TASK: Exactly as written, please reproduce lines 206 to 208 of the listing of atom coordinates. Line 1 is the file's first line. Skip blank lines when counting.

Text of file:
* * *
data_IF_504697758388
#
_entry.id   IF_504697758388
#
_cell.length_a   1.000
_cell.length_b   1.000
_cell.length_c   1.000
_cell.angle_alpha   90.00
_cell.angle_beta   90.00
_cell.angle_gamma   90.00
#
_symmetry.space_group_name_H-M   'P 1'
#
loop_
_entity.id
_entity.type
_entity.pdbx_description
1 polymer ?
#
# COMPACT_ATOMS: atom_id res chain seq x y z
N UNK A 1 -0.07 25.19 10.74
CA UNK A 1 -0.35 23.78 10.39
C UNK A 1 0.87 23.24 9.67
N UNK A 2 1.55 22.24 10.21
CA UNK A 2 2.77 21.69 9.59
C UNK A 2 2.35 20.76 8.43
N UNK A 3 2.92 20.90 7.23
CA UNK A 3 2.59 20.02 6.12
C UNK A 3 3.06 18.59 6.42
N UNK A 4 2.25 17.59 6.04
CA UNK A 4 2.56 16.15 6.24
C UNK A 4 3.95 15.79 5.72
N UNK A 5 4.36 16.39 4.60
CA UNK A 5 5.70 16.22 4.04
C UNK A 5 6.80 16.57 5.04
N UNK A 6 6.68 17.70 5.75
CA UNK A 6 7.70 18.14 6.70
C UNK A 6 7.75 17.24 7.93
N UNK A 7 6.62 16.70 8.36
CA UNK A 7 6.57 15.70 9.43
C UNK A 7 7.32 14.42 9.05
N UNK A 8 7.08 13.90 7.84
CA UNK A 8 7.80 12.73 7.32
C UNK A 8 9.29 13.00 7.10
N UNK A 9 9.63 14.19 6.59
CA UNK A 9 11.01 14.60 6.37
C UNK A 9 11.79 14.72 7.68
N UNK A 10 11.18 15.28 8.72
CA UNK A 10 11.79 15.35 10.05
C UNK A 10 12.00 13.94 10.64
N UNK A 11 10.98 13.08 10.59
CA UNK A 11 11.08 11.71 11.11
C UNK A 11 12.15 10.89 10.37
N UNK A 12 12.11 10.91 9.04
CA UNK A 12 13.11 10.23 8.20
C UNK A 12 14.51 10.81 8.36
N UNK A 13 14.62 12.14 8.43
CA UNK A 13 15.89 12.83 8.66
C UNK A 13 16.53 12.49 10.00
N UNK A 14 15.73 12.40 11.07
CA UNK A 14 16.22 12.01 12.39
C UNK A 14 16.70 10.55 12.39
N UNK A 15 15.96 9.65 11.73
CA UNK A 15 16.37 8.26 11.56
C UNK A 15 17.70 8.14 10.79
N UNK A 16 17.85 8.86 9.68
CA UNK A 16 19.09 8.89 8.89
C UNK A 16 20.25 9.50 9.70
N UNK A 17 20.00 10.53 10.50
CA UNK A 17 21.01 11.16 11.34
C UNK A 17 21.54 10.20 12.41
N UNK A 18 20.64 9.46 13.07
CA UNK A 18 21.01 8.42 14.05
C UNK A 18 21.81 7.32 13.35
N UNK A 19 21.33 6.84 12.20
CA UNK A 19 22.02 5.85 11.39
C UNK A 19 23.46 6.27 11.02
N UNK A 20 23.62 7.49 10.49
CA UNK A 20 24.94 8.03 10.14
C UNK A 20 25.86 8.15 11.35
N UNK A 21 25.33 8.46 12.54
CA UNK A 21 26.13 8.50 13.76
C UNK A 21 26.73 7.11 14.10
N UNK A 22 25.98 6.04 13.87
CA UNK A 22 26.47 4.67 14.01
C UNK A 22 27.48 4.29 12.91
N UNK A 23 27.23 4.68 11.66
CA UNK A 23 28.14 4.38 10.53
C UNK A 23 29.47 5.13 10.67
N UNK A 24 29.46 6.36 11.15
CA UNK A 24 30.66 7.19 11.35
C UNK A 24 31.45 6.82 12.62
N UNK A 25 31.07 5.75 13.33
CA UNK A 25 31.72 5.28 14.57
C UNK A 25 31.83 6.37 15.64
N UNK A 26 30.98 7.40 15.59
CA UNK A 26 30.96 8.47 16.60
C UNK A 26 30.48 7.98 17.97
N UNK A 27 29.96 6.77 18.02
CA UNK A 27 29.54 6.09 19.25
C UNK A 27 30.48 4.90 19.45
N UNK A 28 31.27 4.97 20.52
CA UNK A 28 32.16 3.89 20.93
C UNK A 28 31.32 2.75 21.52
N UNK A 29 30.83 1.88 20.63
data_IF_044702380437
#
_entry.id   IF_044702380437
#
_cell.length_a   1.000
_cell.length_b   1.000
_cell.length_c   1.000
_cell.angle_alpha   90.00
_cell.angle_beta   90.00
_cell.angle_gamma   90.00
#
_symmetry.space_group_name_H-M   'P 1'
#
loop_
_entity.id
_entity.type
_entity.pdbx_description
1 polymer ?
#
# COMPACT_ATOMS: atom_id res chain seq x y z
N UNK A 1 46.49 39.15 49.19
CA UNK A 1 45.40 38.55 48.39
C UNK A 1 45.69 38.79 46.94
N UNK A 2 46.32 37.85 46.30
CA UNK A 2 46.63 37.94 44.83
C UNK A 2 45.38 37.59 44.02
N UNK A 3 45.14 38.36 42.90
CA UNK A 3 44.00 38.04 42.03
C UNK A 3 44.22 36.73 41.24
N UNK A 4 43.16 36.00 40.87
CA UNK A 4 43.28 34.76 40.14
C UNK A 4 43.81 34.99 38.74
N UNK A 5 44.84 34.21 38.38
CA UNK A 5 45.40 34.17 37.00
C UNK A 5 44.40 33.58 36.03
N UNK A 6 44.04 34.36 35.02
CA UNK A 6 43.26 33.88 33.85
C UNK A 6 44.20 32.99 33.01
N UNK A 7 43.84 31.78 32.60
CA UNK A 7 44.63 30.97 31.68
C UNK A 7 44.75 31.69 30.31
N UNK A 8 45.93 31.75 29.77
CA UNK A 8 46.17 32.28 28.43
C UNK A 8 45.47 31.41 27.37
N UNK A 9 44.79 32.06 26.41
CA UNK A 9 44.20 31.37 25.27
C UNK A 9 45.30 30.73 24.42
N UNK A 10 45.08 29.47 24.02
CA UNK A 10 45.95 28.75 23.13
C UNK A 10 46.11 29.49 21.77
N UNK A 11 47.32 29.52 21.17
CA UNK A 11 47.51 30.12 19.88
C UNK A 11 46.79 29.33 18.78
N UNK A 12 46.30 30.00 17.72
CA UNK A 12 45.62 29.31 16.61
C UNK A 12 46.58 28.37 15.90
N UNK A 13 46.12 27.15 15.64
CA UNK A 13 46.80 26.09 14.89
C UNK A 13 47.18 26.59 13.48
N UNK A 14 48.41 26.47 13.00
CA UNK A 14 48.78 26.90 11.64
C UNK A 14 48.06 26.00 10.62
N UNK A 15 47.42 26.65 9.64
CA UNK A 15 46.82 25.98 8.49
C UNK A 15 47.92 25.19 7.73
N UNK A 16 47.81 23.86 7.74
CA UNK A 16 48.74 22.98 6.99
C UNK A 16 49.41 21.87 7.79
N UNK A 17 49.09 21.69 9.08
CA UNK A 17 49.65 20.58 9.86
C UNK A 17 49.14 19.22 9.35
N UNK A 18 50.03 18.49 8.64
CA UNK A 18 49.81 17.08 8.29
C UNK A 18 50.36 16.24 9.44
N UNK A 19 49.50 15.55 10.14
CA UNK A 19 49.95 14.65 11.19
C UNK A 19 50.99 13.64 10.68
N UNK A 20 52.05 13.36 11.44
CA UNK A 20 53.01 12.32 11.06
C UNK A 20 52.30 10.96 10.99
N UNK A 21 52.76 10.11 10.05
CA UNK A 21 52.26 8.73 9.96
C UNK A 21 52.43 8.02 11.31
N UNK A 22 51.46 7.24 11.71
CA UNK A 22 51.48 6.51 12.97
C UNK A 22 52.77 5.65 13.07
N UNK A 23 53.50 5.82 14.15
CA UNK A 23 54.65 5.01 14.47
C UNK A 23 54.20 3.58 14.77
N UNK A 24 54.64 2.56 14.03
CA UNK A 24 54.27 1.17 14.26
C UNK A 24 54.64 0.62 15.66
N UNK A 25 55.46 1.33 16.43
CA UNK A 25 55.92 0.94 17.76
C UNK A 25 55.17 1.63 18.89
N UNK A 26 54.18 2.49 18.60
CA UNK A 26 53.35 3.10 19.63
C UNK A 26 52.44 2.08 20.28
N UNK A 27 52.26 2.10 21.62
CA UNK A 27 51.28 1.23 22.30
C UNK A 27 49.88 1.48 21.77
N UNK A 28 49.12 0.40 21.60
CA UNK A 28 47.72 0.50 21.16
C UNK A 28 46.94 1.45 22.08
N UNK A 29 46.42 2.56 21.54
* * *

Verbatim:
C UNK A 27 49.88 1.48 21.77
N UNK A 28 49.12 0.40 21.60
CA UNK A 28 47.72 0.50 21.16